### Re: Why are electron orbitals so huge rel. to the size of a nucleus?

Date: Wed Nov 7 14:58:16 2001
Posted By: Michael Wohlgenannt, Grad student, Department of Theoretical Physics , University of Munich, Germany
Area of science: Physics
ID: 1003973239.Ph
Message:
```
Hi Matt,
thank you for your question. You are asking for the "size" of bound states
considering various interactions. You are right, the size of bound states
such as protons (bound state of quarks), nucleus (bound state of protons
and neutrons) and atoms (bound state of nuclei and electrons) depends above
all on the strength of the force involved. The strong nuclear force binds
the quarks, they are bound in protons and neutrons (and all other hadrons).
This force is the strongest of them all. Some residual force of the strong
force between the quarks keeps protons and neutrons together. This force is
much weaker than the strong force and can be compared to the van der Waals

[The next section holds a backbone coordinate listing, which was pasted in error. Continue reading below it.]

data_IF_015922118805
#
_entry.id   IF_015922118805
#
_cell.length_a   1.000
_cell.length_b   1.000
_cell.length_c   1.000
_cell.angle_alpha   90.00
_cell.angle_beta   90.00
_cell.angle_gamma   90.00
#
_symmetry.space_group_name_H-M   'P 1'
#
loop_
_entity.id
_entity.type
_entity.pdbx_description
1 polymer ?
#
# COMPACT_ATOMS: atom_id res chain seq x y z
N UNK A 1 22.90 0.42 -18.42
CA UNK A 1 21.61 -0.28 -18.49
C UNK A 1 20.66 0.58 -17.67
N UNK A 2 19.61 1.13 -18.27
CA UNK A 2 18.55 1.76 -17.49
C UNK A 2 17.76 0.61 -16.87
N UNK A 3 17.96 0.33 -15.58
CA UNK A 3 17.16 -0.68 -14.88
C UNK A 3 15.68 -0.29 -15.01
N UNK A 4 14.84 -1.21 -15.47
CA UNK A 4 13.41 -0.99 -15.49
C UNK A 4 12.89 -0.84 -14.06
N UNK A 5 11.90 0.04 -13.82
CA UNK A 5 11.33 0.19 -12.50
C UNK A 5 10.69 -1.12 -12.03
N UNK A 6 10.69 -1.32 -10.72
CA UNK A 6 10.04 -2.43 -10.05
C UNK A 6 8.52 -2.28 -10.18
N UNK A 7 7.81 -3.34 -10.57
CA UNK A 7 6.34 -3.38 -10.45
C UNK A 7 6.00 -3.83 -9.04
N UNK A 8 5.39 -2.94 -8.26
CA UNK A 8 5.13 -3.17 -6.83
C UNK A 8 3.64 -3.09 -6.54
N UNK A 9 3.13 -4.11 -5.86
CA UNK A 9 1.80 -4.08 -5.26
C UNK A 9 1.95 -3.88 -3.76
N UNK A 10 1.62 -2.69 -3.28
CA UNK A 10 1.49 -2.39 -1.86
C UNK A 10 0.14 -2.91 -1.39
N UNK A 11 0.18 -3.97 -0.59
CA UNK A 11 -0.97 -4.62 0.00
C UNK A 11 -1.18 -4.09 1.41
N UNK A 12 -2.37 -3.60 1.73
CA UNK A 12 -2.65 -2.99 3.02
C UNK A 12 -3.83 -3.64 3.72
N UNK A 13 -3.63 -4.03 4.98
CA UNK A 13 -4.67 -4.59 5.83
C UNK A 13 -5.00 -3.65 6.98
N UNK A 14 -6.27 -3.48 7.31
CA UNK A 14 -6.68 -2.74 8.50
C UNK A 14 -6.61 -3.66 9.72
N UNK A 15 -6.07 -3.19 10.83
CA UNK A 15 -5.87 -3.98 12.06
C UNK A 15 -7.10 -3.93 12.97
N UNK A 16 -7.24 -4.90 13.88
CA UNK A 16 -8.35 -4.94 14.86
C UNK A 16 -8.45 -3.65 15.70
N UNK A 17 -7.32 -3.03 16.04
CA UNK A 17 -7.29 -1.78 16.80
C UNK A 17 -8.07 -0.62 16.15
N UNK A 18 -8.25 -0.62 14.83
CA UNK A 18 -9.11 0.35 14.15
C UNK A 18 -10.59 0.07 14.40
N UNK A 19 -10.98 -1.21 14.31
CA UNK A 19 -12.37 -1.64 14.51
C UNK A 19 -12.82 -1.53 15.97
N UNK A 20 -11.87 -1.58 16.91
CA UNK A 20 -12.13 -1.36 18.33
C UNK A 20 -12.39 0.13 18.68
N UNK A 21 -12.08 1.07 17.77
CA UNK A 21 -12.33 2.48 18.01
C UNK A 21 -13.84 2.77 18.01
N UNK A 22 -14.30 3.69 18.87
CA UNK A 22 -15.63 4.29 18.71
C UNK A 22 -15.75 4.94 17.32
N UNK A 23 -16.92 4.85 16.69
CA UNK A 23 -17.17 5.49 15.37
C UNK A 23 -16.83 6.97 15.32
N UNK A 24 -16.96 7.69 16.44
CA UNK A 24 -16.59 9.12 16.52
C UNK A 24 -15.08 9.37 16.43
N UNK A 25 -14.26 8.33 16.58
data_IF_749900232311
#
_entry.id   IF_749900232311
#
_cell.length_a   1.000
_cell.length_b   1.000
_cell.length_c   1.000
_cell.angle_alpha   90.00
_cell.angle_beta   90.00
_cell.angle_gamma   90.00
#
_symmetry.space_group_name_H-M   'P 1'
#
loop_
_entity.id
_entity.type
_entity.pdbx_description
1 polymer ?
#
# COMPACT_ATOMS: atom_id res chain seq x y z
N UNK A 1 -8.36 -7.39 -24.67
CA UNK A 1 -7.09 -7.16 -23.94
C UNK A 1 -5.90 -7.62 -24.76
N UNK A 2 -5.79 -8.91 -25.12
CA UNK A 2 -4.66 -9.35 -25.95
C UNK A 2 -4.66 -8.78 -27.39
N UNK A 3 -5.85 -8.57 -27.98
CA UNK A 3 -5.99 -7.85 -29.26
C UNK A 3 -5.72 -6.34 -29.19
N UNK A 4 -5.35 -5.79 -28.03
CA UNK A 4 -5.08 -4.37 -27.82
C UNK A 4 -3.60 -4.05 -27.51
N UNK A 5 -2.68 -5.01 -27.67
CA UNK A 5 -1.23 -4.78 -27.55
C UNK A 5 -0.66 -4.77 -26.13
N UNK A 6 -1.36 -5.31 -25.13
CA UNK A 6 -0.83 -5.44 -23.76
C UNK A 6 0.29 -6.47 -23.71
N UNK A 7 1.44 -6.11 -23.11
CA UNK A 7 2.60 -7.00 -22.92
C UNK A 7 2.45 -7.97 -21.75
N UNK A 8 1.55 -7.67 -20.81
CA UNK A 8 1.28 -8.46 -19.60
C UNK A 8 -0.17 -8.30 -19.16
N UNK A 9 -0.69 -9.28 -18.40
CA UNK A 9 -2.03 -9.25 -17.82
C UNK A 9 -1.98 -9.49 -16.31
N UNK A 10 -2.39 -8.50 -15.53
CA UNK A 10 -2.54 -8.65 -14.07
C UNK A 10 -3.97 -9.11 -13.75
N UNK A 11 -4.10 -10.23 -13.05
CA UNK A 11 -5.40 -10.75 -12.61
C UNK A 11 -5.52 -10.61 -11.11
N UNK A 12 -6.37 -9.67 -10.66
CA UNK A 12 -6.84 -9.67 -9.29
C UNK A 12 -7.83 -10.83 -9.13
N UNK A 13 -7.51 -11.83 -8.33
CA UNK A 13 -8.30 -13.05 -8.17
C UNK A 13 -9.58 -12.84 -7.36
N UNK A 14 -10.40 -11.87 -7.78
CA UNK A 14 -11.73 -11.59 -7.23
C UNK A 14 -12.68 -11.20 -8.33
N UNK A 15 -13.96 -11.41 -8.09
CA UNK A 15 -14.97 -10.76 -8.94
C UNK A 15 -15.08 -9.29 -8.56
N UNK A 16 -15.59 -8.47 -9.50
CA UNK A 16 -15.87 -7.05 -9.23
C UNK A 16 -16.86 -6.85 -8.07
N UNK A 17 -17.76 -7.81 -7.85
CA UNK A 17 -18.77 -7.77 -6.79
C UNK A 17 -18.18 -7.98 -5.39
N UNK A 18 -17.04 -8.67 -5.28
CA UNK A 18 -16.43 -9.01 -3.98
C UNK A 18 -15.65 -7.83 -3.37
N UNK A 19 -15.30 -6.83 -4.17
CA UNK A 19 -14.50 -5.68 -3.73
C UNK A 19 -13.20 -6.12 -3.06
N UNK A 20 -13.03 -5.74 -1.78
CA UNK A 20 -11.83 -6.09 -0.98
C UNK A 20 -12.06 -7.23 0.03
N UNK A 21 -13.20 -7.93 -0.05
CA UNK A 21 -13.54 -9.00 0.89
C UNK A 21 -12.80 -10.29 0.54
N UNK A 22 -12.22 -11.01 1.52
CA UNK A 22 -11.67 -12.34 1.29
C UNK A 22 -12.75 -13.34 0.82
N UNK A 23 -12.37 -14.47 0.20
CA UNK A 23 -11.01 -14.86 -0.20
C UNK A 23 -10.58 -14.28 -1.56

force concerning electromagnetic interaction. But it is still rather
strong. The electromagnetic interaction is responsible for the electron
orbitals. Compared to the strong force between quarks and hadrons this
force is very weak, therefore the orbits are comparatively large.

Let us stick to the electromagnetic interaction for a second. The socalled
Bohr radius is a measure for the size of electron orbits. In fact, it is
the radius of the ground state in a hydrogen atom. It is given by the
formula
h^2
r = -----------------,
4(pi)^2 m e^2

where h is Planck's constant, m is the mass of the electron, e is the
electron charge. We see (in case of electromagnetism) that increasing the
mass of the electron m decreases the size of the orbit (Bohr radius) r.
Further is the magnitude of the electron charge e a measure for the
strength of the electromagnetic interaction. So increasing the strength of
the electromagnetic force (i.e., increasing the charge) again decreases the

greetings, Michael.

```

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